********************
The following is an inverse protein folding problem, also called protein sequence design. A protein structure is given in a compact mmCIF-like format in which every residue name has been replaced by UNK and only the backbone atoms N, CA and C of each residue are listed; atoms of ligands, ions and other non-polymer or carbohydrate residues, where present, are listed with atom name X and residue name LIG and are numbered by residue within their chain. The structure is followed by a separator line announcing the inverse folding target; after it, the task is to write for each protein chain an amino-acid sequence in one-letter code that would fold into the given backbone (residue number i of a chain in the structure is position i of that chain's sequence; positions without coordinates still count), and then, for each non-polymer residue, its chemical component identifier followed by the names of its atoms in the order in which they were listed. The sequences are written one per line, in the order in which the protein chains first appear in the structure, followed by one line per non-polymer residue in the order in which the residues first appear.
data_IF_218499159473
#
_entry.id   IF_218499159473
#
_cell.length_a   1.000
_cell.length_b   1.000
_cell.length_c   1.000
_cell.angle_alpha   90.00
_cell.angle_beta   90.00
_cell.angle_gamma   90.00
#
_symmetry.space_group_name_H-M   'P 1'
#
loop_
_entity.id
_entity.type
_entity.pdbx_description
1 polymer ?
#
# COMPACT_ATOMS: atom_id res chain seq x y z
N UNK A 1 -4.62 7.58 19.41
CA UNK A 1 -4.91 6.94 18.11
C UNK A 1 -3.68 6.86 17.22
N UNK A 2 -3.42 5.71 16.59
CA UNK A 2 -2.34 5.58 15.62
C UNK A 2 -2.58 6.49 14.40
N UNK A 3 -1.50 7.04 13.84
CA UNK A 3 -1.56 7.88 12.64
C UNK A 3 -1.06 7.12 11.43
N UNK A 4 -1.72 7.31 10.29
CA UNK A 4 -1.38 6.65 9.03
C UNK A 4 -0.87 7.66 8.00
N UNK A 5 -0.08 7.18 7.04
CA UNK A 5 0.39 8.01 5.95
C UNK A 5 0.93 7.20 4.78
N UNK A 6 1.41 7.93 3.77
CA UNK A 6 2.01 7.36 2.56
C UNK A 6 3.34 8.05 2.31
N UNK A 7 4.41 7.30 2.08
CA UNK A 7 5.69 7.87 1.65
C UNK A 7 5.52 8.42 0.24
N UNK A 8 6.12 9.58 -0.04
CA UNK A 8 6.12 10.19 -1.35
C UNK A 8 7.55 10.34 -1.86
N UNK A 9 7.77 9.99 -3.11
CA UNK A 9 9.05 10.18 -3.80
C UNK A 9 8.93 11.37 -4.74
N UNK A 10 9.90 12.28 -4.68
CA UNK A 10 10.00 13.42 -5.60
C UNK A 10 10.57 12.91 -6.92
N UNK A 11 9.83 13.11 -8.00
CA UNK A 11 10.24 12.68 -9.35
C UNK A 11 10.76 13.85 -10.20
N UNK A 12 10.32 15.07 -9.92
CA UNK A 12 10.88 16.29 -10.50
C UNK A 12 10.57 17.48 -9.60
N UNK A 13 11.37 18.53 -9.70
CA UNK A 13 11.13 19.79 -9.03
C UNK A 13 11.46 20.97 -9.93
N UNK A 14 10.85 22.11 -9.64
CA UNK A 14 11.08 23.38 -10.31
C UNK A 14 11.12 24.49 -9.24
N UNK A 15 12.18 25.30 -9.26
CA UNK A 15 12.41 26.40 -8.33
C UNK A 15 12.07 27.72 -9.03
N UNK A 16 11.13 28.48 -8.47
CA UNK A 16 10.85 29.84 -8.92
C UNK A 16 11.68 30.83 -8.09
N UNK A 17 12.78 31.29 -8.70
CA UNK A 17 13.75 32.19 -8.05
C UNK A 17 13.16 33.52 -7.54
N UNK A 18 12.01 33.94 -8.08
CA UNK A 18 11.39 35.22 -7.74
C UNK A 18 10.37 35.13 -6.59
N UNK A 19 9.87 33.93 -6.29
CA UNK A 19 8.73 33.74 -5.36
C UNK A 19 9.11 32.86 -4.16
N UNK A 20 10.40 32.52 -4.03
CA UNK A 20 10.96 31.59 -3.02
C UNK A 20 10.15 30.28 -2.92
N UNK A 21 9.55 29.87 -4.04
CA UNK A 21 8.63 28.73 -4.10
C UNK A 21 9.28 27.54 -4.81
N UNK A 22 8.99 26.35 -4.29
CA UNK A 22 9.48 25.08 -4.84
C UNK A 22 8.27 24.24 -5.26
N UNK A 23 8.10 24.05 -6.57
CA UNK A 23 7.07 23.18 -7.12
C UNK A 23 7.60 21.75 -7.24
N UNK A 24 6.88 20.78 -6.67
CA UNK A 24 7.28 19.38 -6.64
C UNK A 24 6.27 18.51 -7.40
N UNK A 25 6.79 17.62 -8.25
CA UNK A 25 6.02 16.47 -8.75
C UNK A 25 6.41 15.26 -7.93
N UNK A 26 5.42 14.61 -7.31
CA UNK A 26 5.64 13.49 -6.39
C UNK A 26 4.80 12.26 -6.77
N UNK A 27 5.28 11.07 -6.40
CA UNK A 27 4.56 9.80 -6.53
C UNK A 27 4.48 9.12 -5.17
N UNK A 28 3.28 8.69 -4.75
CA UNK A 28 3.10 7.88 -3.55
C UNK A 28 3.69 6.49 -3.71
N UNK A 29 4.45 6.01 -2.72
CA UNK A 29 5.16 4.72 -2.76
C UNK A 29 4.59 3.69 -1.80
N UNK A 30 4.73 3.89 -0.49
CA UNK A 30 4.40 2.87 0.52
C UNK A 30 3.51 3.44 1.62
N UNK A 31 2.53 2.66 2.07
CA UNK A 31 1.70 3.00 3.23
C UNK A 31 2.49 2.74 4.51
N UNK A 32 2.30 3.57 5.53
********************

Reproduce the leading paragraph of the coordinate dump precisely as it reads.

The following is an inverse protein folding problem, also called protein sequence design. A protein structure is given in a compact mmCIF-like format in which every residue name has been replaced by UNK and only the backbone atoms N, CA and C of each residue are listed; atoms of ligands, ions and other non-polymer or carbohydrate residues, where present, are listed with atom name X and residue name LIG and are numbered by residue within their chain. The structure is followed by a separator line announcing the inverse folding target; after it, the task is to write for each protein chain an amino-acid sequence in one-letter code that would fold into the given backbone (residue number i of a chain in the structure is position i of that chain's sequence; positions without coordinates still count), and then, for each non-polymer residue, its chemical component identifier followed by the names of its atoms in the order in which they were listed. The sequences are written one per line, in the order in which the protein chains first appear in the structure, followed by one line per non-polymer residue in the order in which the residues first appear.